Being a Black Woman Feels Illegal

By Shereá Denise

“Guarantee you, if that was a Black Lives Matter protest in D.C., there would already be people shackled, arrested or dead. Shackled, arrested en masse, or dead.” -Joy Reid

Illegal_edited.jpg

I have been avoiding writing about the Capitol riot. After all, the men and women who orchestrated and carried out the insurrection were operating with a sense of privilege that I have become all too familiar with and that I have written about more than once. It is the type of privilege that allows you to encourage that bodily harm be done to peaceful protesters, but to excuse the acts of a lynch mob because of the color of their skin and their defense that they were following the instructions of their incompetent leader. I fully expected and continue to expect that the rioters will not truly be held accountable for their actions. Our government has already proven that the former President will not be either.

When Black Women Address White Privilege

For those who continue to say that white privilege does not exist, I have a series of questions:  How do you storm a government building and leave without being arrested or shot? How do you openly threaten government figures and post pictures of yourself with stolen government property without immediate repercussions? Explain to me how silent protesters are animals, thugs, and looters who should be shot, but people who were literally defecating on walls and killing people in and around government buildings are patriots. 

 

The privilege is obvious. We all know what this privilege is rooted in as well. You only have to look at the people who protested police brutality and the people who rioted at the Capitol to know what one difference changed the outcome of those events. Joy Reid summarized it well when she said, “The reason they could easily and casually — with their cameras on — film themselves throwing things through the walls of our Capitol, our property, going inside the Capitol, sitting in Speaker Pelosi’s office, casually taking pictures of themselves, have that played on Fox News... They know that they are not in jeopardy, [b]ecause the cops are taking selfies with them, walking them down the steps to make sure they’re not hurt, taking care with their bodies — not like they treated Freddie Gray’s body.” She also said, “White Americans aren’t afraid of the cops. White Americans are never afraid of the cops, even when they’re committing insurrection. Even when they’re engaged in attempting to occupy our Capitol to steal the votes of people who look like me, because, in their minds, they own this country. They own that Capitol. They own the cops. The cops work for them, and people like me have no damn right to try to elect a president. Because we don’t get to pick the president, they get to pick the president. They own the president. They own the White House. They own this country. And so when you think you own it, you own the place, you ain’t afraid of the police. The police are you, and the police reflect back to that. ‘We’re with you. You’re good. We’re not gonna hurt you, cause you’re not them.’”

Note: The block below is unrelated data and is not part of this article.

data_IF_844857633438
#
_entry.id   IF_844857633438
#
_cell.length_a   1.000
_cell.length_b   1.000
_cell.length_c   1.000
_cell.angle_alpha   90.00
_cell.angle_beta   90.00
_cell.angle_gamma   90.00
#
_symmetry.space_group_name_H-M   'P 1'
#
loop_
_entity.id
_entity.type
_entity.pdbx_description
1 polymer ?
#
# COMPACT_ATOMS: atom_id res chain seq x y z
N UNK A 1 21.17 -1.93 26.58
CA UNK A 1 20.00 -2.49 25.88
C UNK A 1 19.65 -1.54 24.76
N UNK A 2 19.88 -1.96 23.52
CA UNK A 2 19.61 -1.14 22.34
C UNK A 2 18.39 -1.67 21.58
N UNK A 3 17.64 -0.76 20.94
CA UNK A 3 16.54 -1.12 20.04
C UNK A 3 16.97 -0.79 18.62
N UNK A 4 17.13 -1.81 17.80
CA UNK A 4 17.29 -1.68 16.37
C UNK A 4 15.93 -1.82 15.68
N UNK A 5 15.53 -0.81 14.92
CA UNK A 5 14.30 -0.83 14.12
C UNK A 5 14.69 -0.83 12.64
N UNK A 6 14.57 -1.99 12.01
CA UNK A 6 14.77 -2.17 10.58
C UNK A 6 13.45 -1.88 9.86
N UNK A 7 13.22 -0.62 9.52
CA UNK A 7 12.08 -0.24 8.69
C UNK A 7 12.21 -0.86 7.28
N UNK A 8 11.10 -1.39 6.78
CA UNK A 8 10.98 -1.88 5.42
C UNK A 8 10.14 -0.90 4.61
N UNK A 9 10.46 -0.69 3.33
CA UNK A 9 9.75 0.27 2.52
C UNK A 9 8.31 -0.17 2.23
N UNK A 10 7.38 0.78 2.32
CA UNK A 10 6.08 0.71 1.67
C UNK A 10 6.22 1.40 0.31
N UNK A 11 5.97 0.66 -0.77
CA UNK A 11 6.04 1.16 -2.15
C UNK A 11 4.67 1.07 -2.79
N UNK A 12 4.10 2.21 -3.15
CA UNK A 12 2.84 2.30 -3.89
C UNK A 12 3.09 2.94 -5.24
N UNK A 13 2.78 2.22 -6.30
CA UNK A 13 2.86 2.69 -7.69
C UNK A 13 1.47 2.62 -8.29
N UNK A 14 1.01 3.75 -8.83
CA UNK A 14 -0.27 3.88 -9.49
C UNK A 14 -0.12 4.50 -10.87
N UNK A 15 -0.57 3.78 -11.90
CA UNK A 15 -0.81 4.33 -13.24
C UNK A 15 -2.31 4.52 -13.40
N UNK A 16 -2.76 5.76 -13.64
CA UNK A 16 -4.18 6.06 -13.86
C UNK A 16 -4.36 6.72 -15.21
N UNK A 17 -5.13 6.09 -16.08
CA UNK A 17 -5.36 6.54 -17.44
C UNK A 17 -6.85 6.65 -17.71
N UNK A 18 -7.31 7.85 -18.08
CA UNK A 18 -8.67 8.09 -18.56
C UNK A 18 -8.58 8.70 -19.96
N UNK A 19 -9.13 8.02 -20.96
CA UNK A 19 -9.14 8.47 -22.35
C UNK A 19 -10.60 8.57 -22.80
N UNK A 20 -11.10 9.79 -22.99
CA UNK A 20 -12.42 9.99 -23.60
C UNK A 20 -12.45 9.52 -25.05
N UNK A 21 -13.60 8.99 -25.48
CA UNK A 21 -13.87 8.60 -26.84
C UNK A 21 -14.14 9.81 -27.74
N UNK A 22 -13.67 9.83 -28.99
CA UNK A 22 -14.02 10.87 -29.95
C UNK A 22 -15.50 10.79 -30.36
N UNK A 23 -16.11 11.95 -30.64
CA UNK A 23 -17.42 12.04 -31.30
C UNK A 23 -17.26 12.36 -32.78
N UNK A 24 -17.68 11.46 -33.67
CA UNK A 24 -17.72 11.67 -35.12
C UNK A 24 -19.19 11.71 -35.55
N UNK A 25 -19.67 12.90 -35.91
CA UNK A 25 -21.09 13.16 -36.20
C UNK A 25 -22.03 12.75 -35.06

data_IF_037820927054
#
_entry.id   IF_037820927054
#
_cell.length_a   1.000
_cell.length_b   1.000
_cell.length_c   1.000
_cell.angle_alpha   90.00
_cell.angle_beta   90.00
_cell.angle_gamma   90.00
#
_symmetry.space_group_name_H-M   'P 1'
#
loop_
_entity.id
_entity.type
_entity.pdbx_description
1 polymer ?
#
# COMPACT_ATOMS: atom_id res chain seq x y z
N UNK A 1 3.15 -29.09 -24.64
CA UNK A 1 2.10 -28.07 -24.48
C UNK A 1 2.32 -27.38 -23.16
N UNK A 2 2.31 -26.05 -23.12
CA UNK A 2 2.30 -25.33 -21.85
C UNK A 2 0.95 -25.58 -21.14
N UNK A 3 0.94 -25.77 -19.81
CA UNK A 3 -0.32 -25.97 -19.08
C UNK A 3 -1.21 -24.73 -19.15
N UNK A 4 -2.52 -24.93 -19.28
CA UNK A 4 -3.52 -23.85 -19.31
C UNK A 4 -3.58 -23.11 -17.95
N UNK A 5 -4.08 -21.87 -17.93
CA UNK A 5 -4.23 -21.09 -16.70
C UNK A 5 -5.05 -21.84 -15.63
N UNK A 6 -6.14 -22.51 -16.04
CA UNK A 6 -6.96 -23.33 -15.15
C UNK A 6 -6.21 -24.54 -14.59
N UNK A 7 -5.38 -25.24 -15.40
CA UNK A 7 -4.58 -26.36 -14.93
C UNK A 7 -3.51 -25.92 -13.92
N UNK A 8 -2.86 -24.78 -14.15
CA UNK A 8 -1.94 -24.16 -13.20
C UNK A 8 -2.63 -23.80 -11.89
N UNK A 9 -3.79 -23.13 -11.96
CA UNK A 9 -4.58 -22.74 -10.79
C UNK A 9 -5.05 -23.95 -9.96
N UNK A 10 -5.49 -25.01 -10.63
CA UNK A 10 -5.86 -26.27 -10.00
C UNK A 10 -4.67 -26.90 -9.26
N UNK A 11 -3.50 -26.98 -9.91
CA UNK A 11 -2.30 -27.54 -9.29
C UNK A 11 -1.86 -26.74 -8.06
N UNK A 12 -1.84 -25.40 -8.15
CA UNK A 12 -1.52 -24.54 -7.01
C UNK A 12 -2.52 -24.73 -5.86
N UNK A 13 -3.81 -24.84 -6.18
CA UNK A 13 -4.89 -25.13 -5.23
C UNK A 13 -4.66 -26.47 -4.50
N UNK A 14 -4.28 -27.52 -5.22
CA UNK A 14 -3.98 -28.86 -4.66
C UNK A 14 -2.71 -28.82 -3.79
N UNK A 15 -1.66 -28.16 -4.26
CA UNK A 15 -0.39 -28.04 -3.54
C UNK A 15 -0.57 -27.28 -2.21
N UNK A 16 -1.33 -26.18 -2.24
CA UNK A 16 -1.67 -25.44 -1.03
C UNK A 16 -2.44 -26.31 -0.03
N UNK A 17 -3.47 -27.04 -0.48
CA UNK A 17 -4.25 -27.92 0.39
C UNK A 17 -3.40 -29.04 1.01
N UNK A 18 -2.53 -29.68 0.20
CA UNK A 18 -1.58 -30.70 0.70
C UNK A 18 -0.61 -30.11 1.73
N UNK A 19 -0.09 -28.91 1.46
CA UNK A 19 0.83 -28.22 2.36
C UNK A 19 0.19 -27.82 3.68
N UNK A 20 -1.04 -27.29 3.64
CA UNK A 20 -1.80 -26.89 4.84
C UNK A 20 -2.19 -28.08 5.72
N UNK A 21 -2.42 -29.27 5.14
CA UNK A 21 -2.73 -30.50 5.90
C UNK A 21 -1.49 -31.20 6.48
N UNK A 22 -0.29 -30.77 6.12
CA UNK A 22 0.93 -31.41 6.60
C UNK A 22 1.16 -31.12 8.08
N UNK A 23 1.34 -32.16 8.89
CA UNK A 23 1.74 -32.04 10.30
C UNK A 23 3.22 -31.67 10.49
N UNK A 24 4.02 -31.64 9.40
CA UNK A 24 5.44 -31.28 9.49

The wild part? People are outraged with Joy Reid for speaking candidly about what we all watched. And what did we watch? The thousands of arrests that did not happen and the fact that it seemed that some law enforcement officials were assisting the rioters in their efforts to take over the Capitol to stop the confirmation of President Joe Biden’s election. She called the temper tantrum what it was and people were BIG MAD - not because of the behavior of the white rioters - but because a Black woman dared address their actions. 

 

How long will we continue to act as if Black people generally and Black women specifically are not supposed to express their truth? How are we in 2021 acting like Black women having an opinion is necessarily a problem? As if Black women having a drop of audacity is more of an issue than thousands breaking into a building attempting to do serious bodily harm to the country’s Vice President and members of Congress. 

 

As an aside, I must note that I find it interesting to hear white journalists and news anchors stumbling over their words and trying to preserve their allegiance to white people while simultaneously covering the horrendous actions of these people who look like them. They will play clips of what Joy Reid said rather than making their own statements, using a Black woman as their shield rather than having the gumption to call the Capitol riot exactly what it was.


 

When Black Women Encounter the Police

Joy Reid’s words coupled with my own thoughts about the presence of white privilege in this debacle led me to further consider how law enforcement’s treatment of Black folks differs from how they treat white people.